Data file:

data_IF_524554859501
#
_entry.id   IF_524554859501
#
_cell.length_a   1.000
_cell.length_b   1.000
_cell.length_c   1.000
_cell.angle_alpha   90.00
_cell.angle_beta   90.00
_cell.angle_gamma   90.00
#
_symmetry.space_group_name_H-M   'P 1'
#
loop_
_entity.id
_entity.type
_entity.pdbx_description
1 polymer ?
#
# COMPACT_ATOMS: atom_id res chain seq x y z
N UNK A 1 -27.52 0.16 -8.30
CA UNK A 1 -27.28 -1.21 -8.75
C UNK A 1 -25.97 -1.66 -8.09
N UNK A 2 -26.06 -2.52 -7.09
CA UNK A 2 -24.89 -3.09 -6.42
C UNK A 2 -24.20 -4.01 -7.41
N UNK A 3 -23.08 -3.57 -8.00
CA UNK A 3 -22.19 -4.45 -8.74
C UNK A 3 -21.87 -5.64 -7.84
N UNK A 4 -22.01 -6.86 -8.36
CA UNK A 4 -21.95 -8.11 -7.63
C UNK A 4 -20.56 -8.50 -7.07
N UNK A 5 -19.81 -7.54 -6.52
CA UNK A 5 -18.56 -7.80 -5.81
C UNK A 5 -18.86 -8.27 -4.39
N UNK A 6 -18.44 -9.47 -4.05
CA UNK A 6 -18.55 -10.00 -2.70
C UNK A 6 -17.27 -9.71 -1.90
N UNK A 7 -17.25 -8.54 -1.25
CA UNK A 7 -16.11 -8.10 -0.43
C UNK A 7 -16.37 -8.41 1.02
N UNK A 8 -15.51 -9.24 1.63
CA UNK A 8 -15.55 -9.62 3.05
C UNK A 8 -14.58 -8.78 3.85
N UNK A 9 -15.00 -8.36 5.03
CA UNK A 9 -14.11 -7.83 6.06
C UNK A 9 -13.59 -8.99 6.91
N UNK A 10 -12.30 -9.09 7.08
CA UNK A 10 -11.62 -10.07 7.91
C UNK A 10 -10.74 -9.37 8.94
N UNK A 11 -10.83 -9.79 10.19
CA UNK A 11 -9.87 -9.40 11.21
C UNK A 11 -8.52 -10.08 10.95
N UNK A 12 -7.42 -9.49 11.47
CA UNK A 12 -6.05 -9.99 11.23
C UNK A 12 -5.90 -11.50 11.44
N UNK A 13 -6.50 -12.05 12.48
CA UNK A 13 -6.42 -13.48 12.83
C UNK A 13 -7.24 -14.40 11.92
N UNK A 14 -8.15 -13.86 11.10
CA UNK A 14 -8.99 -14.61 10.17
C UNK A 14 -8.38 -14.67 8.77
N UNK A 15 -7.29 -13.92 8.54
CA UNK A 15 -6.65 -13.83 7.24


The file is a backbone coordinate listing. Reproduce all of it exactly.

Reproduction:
data_IF_524554859501
#
_entry.id   IF_524554859501
#
_cell.length_a   1.000
_cell.length_b   1.000
_cell.length_c   1.000
_cell.angle_alpha   90.00
_cell.angle_beta   90.00
_cell.angle_gamma   90.00
#
_symmetry.space_group_name_H-M   'P 1'
#
loop_
_entity.id
_entity.type
_entity.pdbx_description
1 polymer ?
#
# COMPACT_ATOMS: atom_id res chain seq x y z
N UNK A 1 -27.52 0.16 -8.30
CA UNK A 1 -27.28 -1.21 -8.75
C UNK A 1 -25.97 -1.66 -8.09
N UNK A 2 -26.06 -2.52 -7.09
CA UNK A 2 -24.89 -3.09 -6.42
C UNK A 2 -24.20 -4.01 -7.41
N UNK A 3 -23.08 -3.57 -8.00
CA UNK A 3 -22.19 -4.45 -8.74
C UNK A 3 -21.87 -5.64 -7.84
N UNK A 4 -22.01 -6.86 -8.36
CA UNK A 4 -21.95 -8.11 -7.63
C UNK A 4 -20.56 -8.50 -7.07
N UNK A 5 -19.81 -7.54 -6.52
CA UNK A 5 -18.56 -7.80 -5.81
C UNK A 5 -18.86 -8.27 -4.39
N UNK A 6 -18.44 -9.47 -4.05
CA UNK A 6 -18.55 -10.00 -2.70
C UNK A 6 -17.27 -9.71 -1.90
N UNK A 7 -17.25 -8.54 -1.25
CA UNK A 7 -16.11 -8.10 -0.43
C UNK A 7 -16.37 -8.41 1.02
N UNK A 8 -15.51 -9.24 1.63
CA UNK A 8 -15.55 -9.62 3.05
C UNK A 8 -14.58 -8.78 3.85
N UNK A 9 -15.00 -8.36 5.03
CA UNK A 9 -14.11 -7.83 6.06
C UNK A 9 -13.59 -8.99 6.91
N UNK A 10 -12.30 -9.09 7.08
CA UNK A 10 -11.62 -10.07 7.91
C UNK A 10 -10.74 -9.37 8.94
N UNK A 11 -10.83 -9.79 10.19
CA UNK A 11 -9.87 -9.40 11.21
C UNK A 11 -8.52 -10.08 10.95
N UNK A 12 -7.42 -9.49 11.47
CA UNK A 12 -6.05 -9.99 11.23
C UNK A 12 -5.90 -11.50 11.44
N UNK A 13 -6.50 -12.05 12.48
CA UNK A 13 -6.42 -13.48 12.83
C UNK A 13 -7.24 -14.40 11.92
N UNK A 14 -8.15 -13.86 11.10
CA UNK A 14 -8.99 -14.61 10.17
C UNK A 14 -8.38 -14.67 8.77
N UNK A 15 -7.29 -13.92 8.54
CA UNK A 15 -6.65 -13.83 7.24